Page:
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Your speech: consider the audience

It's that day and time. It's time to get up in front a group and deliver your scheduled speech. (Hopefully you've organized your main points and documentation - worked on the presentation and practiced your delivery - before now.)

Who are the people listening – or not listening – to you? Why are they there?

Audience analysis involves identifying the audience and adapting your presentation to them. This doesn’t mean “saying what they want to hear.” Audience adaptation should guide your content development and approaches to delivery.

Audiences can include reluctant attendees, indifferent visitors, agreeable supporters, and angry or fearful dissidents.

The “we have to be there” mindset.
For instance, I would contend that students in a public speaking class – and their motivation to listen to you – is somewhat mixed. (Hey, they’ve “got” to be there regularly, right? We refer to this as a “captive” audience.) In my experience, here are some of the reasons students are in class:

  • They want to get the information they need to do well on an upcoming test;
  • They hope the skills they learn will help in an upcoming job interview;
  • They want to get through the class to receive credit towards their degree and/or at least not get dropped from the course (if the teacher is recording student absences as outlined in the class syllabus they’ll meet the minimum attendance requirement);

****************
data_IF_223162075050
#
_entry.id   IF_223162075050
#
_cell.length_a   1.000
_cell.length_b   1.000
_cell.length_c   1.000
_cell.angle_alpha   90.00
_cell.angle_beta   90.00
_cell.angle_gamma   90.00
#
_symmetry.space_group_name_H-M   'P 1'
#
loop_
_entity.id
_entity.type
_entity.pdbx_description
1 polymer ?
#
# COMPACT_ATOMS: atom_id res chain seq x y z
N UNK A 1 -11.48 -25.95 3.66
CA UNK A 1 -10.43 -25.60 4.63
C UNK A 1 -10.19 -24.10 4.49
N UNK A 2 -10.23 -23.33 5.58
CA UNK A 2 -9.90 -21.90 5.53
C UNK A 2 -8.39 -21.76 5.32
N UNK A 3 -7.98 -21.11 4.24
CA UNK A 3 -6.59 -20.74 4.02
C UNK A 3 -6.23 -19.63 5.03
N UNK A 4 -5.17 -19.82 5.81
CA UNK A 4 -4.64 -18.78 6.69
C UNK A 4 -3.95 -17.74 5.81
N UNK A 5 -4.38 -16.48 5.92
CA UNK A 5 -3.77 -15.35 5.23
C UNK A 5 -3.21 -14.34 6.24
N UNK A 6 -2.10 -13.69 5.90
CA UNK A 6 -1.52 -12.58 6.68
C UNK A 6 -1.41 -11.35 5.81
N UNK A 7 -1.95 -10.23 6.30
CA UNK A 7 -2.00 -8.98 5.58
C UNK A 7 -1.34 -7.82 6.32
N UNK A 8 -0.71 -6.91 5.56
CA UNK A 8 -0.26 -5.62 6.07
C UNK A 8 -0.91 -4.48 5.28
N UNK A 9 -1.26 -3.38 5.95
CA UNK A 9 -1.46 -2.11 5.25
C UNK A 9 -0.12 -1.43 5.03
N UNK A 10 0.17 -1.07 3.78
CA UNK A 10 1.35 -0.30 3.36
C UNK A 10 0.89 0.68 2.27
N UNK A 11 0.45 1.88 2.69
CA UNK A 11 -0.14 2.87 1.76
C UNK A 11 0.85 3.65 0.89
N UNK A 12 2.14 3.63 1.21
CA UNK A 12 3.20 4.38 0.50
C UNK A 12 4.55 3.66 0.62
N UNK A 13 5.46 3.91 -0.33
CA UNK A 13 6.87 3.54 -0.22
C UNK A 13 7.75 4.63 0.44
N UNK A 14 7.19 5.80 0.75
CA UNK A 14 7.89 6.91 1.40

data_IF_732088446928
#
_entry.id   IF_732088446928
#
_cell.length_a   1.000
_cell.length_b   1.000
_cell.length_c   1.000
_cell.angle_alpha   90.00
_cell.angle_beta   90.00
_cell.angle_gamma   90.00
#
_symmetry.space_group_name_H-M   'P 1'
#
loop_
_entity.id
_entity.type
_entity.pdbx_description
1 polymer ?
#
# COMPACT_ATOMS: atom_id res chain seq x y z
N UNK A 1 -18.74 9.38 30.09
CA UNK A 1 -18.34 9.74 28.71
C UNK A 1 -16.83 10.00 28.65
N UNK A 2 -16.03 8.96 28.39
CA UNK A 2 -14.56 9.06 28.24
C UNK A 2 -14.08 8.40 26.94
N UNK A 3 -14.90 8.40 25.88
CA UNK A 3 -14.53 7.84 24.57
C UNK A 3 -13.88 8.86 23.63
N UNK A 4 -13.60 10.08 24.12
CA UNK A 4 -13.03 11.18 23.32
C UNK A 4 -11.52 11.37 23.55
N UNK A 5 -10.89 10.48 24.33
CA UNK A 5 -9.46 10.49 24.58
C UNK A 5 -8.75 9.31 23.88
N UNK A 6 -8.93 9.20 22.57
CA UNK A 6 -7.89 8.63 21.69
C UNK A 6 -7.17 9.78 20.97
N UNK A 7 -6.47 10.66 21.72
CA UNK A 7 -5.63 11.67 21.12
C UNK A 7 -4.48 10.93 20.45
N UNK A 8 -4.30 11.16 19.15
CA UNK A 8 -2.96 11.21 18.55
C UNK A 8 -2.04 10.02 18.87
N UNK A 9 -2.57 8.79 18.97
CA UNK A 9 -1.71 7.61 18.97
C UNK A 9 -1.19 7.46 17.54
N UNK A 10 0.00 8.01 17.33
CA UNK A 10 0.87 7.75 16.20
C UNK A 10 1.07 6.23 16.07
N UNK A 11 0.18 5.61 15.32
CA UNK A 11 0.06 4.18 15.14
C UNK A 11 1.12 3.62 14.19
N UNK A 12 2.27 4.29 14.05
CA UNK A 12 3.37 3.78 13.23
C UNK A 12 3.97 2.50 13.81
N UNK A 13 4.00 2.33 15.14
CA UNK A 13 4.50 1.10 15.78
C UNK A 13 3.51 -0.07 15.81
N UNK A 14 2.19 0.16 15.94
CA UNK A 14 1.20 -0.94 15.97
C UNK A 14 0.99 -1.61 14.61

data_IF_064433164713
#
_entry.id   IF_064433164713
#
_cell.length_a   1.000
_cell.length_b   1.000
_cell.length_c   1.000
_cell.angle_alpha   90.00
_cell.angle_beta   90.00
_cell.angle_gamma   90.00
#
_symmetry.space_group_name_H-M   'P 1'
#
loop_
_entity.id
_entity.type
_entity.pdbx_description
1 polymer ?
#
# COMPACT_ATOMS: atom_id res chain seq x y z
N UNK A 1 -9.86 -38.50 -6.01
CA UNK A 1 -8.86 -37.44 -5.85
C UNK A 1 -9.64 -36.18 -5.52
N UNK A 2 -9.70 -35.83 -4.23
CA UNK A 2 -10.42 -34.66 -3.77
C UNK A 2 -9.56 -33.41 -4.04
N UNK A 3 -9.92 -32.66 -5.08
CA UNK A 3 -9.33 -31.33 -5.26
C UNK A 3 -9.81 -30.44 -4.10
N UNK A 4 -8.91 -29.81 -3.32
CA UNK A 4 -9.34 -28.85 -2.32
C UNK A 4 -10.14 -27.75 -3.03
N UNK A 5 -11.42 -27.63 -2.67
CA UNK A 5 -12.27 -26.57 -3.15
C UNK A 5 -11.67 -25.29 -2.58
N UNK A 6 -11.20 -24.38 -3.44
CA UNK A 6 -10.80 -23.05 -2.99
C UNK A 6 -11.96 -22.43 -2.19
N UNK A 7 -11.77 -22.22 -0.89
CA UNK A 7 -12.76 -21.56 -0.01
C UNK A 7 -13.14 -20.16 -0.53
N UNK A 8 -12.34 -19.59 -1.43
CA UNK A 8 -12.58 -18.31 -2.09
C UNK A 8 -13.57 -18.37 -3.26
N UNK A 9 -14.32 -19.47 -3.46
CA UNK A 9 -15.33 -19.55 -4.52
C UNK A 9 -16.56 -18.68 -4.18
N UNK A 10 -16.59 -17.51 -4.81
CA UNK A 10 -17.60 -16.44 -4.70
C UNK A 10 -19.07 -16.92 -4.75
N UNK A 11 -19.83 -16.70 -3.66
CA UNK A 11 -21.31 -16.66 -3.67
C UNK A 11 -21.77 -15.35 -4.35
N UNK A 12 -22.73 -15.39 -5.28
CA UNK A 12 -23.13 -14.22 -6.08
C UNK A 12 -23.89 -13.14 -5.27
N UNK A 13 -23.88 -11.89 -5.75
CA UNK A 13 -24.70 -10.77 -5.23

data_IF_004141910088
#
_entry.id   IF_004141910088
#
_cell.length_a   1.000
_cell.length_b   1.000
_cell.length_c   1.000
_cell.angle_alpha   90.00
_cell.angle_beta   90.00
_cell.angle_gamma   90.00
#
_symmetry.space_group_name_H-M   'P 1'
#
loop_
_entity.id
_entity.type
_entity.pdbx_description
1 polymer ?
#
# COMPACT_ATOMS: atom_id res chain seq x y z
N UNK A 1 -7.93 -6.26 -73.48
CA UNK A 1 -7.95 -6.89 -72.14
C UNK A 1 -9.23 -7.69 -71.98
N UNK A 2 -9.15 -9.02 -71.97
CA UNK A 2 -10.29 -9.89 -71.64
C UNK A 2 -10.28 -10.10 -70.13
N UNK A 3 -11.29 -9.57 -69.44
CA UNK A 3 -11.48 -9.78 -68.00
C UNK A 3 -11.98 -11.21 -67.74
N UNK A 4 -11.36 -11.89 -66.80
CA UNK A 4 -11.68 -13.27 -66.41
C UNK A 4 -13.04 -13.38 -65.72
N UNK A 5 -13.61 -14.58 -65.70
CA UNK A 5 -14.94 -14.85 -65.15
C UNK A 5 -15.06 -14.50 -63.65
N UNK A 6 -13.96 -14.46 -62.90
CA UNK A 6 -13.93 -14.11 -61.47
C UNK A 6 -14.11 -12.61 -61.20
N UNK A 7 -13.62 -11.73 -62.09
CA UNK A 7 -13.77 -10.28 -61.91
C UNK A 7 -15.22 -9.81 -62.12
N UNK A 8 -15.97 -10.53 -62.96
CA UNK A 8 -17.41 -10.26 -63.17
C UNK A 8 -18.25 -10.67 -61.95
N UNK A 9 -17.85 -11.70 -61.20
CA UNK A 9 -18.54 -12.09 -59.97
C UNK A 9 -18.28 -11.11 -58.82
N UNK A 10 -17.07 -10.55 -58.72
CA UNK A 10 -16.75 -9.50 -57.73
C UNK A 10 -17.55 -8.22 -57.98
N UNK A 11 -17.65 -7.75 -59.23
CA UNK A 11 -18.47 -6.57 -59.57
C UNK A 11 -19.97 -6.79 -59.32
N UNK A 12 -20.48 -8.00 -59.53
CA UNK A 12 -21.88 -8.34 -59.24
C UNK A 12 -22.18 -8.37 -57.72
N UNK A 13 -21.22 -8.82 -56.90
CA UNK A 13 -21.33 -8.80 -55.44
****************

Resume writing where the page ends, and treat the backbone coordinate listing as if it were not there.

• They love learning.

The “who cares” listeners – uninterested or apathetic.
Perhaps a friend or significant other dragged these folks to your talk. Audience members are asking themselves “Why am I here?” Your biggest challenge will be getting people in this group to even listen.

The “we agree with you” point of view.
Most audience members share your opinions. As a collective group, your listeners relate to you, connect with you, and endorse your contentions and recommendations.

The “we don’t agree with you” and/or we’re angry or frustrated attendees.
What if audience members don’t concur with your main points? This is definitely a challenge if you’re trying to persuade. Can you establish “common ground” with listeners if they aren’t inclined to listen from the get-go? This – this – is why knowing about your audience is so important.

The bottom line.
Every audience is different. However, consider the potential “makeup” of attendees who have come to hear you speak before you arrive to share your point of view. I visit regularly with students and clients to share tips on audience analysis and adaptation.
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$35p/h

Phyllis D.

Public Speaking and Writing Tutor + College Teaching Experience

50+ hours
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